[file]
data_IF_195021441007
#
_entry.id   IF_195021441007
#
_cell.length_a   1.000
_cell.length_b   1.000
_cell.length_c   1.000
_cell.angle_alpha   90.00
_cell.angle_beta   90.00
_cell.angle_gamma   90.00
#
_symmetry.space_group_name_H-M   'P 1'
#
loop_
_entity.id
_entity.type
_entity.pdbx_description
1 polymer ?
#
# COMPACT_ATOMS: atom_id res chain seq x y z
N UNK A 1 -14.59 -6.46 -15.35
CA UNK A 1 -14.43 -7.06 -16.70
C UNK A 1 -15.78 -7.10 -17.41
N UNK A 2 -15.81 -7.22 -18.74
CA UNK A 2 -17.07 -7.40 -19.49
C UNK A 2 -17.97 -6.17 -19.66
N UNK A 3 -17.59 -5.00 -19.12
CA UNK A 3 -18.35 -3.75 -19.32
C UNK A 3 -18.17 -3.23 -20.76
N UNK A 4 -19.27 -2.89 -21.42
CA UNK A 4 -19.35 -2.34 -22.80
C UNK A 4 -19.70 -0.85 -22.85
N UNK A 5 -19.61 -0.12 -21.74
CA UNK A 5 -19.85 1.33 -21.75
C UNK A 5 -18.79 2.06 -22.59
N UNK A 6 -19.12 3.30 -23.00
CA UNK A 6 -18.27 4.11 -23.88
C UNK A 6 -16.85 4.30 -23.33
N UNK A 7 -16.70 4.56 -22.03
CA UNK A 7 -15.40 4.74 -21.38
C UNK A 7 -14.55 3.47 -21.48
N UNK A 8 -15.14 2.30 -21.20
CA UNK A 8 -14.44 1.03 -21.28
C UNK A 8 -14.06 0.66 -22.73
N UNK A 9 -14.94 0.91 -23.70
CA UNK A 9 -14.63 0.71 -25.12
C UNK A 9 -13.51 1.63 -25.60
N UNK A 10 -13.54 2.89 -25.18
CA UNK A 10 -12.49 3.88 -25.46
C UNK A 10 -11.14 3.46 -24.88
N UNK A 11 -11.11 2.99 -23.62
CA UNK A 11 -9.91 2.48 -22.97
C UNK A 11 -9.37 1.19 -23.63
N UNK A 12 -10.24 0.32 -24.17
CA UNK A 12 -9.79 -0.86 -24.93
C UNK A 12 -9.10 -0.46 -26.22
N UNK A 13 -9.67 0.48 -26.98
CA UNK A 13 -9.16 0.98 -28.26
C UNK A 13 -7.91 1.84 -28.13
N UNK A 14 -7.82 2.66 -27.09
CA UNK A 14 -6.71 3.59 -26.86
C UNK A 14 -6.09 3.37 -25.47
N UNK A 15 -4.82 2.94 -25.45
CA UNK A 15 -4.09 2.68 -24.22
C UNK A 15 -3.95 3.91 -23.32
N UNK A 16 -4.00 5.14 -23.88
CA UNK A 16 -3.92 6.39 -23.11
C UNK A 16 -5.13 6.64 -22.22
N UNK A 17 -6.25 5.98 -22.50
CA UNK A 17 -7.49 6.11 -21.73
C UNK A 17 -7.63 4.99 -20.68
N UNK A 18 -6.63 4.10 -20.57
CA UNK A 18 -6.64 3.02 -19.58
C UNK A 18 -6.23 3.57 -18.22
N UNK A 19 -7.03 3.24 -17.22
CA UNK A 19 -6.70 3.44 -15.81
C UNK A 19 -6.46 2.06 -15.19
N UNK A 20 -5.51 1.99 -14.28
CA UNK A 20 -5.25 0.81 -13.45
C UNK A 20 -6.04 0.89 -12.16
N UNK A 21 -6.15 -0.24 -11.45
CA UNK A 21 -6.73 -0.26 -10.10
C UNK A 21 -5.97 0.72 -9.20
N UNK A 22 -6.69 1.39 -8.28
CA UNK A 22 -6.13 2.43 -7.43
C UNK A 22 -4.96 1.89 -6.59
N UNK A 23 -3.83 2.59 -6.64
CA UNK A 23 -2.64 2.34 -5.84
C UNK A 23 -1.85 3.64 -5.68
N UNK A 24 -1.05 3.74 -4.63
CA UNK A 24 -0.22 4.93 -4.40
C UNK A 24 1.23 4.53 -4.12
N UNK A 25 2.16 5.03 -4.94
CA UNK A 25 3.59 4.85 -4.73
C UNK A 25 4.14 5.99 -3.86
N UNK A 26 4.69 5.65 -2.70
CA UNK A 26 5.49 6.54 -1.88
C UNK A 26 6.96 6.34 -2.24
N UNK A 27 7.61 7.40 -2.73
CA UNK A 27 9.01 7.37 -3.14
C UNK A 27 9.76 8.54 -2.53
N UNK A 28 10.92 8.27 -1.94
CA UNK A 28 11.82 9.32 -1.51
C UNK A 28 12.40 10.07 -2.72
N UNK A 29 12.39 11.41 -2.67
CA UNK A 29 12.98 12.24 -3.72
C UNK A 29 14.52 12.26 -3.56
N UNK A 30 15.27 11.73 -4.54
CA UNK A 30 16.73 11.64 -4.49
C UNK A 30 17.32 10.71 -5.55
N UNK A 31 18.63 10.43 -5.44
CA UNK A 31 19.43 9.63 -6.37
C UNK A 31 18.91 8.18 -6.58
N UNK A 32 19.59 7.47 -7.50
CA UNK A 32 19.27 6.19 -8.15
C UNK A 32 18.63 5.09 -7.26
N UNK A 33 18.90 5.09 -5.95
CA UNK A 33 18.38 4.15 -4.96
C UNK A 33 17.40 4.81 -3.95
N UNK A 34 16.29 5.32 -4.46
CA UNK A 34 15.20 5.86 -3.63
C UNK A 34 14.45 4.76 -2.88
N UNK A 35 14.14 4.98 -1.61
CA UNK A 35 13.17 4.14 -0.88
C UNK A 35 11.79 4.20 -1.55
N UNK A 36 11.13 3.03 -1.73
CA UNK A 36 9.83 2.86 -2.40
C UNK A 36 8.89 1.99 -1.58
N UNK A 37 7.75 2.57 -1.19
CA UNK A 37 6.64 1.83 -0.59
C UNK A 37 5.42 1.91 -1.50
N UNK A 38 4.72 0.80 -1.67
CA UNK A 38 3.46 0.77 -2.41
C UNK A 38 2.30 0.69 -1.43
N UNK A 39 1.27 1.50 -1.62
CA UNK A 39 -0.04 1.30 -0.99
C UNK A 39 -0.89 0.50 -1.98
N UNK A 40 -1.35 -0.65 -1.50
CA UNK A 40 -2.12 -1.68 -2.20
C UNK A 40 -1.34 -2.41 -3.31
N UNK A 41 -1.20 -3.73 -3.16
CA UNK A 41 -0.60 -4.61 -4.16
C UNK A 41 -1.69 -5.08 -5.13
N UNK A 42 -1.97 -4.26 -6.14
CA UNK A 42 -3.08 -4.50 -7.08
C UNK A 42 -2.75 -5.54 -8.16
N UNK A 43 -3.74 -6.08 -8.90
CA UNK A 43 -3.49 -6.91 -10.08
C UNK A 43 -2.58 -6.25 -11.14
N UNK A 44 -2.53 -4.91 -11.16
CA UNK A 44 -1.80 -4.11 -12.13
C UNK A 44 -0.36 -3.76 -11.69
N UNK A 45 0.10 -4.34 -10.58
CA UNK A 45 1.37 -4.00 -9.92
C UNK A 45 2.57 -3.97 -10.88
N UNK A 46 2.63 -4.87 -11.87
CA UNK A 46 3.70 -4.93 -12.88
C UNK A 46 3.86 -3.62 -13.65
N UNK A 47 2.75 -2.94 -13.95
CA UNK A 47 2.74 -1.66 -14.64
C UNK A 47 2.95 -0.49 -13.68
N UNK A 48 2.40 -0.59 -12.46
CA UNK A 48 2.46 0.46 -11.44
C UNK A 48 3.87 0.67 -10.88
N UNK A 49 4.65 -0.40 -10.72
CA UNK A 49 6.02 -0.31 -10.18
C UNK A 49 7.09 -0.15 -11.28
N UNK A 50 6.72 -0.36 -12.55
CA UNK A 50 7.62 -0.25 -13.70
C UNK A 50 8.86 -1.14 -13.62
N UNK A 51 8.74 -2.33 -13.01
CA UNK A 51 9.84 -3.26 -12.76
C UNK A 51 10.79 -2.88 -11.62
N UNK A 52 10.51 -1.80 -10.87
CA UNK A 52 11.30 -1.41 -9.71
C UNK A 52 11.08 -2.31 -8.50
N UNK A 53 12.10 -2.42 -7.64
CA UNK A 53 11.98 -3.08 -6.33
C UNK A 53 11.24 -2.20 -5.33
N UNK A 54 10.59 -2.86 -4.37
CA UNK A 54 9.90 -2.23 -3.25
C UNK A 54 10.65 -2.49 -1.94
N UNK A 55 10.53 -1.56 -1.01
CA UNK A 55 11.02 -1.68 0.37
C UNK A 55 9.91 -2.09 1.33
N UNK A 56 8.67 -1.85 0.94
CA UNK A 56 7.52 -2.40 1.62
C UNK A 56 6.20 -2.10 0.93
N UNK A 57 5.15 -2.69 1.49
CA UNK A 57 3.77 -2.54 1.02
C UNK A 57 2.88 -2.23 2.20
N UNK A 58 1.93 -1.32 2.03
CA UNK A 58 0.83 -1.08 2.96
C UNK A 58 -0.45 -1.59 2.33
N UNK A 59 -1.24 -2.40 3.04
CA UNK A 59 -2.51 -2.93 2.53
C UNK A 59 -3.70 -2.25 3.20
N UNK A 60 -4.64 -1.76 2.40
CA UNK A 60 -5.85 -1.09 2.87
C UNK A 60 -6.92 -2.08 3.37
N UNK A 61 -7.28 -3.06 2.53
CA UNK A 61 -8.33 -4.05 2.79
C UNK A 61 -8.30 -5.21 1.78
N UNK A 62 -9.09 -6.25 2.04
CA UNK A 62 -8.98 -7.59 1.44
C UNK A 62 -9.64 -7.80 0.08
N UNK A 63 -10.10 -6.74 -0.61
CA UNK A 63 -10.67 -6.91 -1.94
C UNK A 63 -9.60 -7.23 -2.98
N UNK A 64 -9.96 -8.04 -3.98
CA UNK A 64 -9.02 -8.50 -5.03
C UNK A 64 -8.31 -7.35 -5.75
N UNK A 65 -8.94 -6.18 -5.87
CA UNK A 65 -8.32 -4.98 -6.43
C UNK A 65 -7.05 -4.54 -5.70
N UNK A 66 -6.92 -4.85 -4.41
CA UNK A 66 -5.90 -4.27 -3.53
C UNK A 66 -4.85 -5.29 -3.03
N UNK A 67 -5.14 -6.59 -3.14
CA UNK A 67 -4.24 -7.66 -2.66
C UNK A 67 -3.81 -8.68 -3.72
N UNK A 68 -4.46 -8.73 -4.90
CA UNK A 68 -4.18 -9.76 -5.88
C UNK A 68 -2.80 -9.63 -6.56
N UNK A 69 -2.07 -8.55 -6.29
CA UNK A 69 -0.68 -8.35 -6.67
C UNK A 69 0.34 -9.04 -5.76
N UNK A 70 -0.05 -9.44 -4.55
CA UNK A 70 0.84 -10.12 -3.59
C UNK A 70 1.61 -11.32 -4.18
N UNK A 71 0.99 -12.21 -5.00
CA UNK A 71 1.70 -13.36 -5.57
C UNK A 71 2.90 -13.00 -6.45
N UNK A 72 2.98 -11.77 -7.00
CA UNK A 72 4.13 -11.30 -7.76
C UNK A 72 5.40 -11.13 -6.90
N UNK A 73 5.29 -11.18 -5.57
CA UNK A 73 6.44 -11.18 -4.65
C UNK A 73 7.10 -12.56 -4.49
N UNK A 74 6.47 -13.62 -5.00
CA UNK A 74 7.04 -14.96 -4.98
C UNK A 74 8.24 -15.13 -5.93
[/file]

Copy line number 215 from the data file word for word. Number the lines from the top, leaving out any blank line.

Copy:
C UNK A 65 -7.05 -4.54 -5.70